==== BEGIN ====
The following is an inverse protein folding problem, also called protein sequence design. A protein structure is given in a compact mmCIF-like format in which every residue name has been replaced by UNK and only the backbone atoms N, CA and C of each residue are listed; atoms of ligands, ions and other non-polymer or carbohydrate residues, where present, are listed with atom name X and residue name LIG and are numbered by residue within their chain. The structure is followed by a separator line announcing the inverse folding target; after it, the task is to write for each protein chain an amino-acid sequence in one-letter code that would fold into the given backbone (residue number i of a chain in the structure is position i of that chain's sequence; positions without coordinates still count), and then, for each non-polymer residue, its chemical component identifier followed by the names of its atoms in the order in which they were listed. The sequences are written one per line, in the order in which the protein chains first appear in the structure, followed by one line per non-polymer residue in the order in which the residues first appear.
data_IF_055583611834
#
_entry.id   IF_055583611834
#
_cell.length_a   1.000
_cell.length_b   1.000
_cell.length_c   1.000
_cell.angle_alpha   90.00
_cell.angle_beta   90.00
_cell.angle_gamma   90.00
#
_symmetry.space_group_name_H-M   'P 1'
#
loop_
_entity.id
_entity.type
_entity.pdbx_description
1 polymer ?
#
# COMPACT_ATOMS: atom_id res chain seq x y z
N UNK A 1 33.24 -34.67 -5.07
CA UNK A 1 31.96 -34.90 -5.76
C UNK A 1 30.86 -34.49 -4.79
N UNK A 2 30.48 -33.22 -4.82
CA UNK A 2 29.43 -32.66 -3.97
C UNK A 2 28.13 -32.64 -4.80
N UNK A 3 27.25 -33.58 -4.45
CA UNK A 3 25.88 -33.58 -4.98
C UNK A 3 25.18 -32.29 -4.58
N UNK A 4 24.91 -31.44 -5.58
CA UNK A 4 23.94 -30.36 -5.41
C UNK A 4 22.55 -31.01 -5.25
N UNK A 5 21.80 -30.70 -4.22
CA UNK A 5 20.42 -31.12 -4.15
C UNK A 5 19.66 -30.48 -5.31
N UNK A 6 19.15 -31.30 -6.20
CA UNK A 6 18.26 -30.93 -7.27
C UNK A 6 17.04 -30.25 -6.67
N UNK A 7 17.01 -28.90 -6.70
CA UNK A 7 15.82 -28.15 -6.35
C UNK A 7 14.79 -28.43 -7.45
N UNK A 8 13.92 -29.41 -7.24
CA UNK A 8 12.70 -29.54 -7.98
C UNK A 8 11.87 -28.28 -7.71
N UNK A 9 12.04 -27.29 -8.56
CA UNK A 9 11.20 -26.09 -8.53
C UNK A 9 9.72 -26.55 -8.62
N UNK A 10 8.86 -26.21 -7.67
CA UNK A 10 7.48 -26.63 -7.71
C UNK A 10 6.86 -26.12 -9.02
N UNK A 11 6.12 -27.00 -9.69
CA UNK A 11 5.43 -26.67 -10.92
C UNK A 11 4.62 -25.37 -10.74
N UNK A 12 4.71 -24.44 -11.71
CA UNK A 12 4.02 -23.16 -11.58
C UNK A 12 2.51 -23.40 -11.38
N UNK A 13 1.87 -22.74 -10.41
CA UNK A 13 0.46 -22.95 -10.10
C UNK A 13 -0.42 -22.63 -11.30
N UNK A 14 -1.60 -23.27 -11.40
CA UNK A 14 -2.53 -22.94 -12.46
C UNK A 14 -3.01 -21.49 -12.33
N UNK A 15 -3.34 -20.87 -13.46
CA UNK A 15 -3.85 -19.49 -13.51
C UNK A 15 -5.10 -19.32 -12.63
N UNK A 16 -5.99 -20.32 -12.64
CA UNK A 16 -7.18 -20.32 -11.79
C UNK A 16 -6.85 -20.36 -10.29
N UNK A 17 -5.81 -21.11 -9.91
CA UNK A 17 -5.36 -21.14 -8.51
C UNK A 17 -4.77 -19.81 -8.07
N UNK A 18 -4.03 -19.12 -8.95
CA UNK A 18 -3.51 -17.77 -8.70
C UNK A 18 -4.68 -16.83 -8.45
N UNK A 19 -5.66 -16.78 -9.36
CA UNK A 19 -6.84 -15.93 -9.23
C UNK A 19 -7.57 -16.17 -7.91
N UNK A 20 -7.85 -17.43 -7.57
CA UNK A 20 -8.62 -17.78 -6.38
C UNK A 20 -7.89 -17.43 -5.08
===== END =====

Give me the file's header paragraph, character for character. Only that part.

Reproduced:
The following is an inverse protein folding problem, also called protein sequence design. A protein structure is given in a compact mmCIF-like format in which every residue name has been replaced by UNK and only the backbone atoms N, CA and C of each residue are listed; atoms of ligands, ions and other non-polymer or carbohydrate residues, where present, are listed with atom name X and residue name LIG and are numbered by residue within their chain. The structure is followed by a separator line announcing the inverse folding target; after it, the task is to write for each protein chain an amino-acid sequence in one-letter code that would fold into the given backbone (residue number i of a chain in the structure is position i of that chain's sequence; positions without coordinates still count), and then, for each non-polymer residue, its chemical component identifier followed by the names of its atoms in the order in which they were listed. The sequences are written one per line, in the order in which the protein chains first appear in the structure, followed by one line per non-polymer residue in the order in which the residues first appear.